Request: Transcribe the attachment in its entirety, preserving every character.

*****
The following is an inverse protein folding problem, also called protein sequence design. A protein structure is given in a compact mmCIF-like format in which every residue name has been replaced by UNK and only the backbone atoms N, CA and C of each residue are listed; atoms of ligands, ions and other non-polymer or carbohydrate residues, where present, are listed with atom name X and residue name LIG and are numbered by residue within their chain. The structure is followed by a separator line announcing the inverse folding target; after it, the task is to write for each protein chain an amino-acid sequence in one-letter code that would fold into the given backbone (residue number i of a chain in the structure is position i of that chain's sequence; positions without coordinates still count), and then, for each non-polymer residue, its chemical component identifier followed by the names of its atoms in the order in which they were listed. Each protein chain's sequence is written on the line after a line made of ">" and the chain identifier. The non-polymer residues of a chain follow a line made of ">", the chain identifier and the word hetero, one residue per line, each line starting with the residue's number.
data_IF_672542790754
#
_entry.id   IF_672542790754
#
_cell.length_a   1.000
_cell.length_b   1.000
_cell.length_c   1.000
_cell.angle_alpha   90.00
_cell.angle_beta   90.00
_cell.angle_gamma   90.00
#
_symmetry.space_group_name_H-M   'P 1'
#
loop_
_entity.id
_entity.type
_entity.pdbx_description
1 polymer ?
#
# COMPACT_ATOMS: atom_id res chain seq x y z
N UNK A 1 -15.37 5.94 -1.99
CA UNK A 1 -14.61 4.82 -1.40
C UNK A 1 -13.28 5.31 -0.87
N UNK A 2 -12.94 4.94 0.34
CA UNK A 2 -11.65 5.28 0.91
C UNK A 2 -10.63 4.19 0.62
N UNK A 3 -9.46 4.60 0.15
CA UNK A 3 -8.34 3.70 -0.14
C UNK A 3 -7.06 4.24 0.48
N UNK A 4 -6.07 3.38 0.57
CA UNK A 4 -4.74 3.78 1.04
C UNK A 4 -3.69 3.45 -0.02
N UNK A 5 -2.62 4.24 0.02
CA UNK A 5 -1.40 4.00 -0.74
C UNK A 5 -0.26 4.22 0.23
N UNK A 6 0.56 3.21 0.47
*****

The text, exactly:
The following is an inverse protein folding problem, also called protein sequence design. A protein structure is given in a compact mmCIF-like format in which every residue name has been replaced by UNK and only the backbone atoms N, CA and C of each residue are listed; atoms of ligands, ions and other non-polymer or carbohydrate residues, where present, are listed with atom name X and residue name LIG and are numbered by residue within their chain. The structure is followed by a separator line announcing the inverse folding target; after it, the task is to write for each protein chain an amino-acid sequence in one-letter code that would fold into the given backbone (residue number i of a chain in the structure is position i of that chain's sequence; positions without coordinates still count), and then, for each non-polymer residue, its chemical component identifier followed by the names of its atoms in the order in which they were listed. Each protein chain's sequence is written on the line after a line made of ">" and the chain identifier. The non-polymer residues of a chain follow a line made of ">", the chain identifier and the word hetero, one residue per line, each line starting with the residue's number.
data_IF_672542790754
#
_entry.id   IF_672542790754
#
_cell.length_a   1.000
_cell.length_b   1.000
_cell.length_c   1.000
_cell.angle_alpha   90.00
_cell.angle_beta   90.00
_cell.angle_gamma   90.00
#
_symmetry.space_group_name_H-M   'P 1'
#
loop_
_entity.id
_entity.type
_entity.pdbx_description
1 polymer ?
#
# COMPACT_ATOMS: atom_id res chain seq x y z
N UNK A 1 -15.37 5.94 -1.99
CA UNK A 1 -14.61 4.82 -1.40
C UNK A 1 -13.28 5.31 -0.87
N UNK A 2 -12.94 4.94 0.34
CA UNK A 2 -11.65 5.28 0.91
C UNK A 2 -10.63 4.19 0.62
N UNK A 3 -9.46 4.60 0.15
CA UNK A 3 -8.34 3.70 -0.14
C UNK A 3 -7.06 4.24 0.48
N UNK A 4 -6.07 3.38 0.57
CA UNK A 4 -4.74 3.78 1.04
C UNK A 4 -3.69 3.45 -0.02
N UNK A 5 -2.62 4.24 0.02
CA UNK A 5 -1.40 4.00 -0.74
C UNK A 5 -0.26 4.22 0.23
N UNK A 6 0.56 3.21 0.47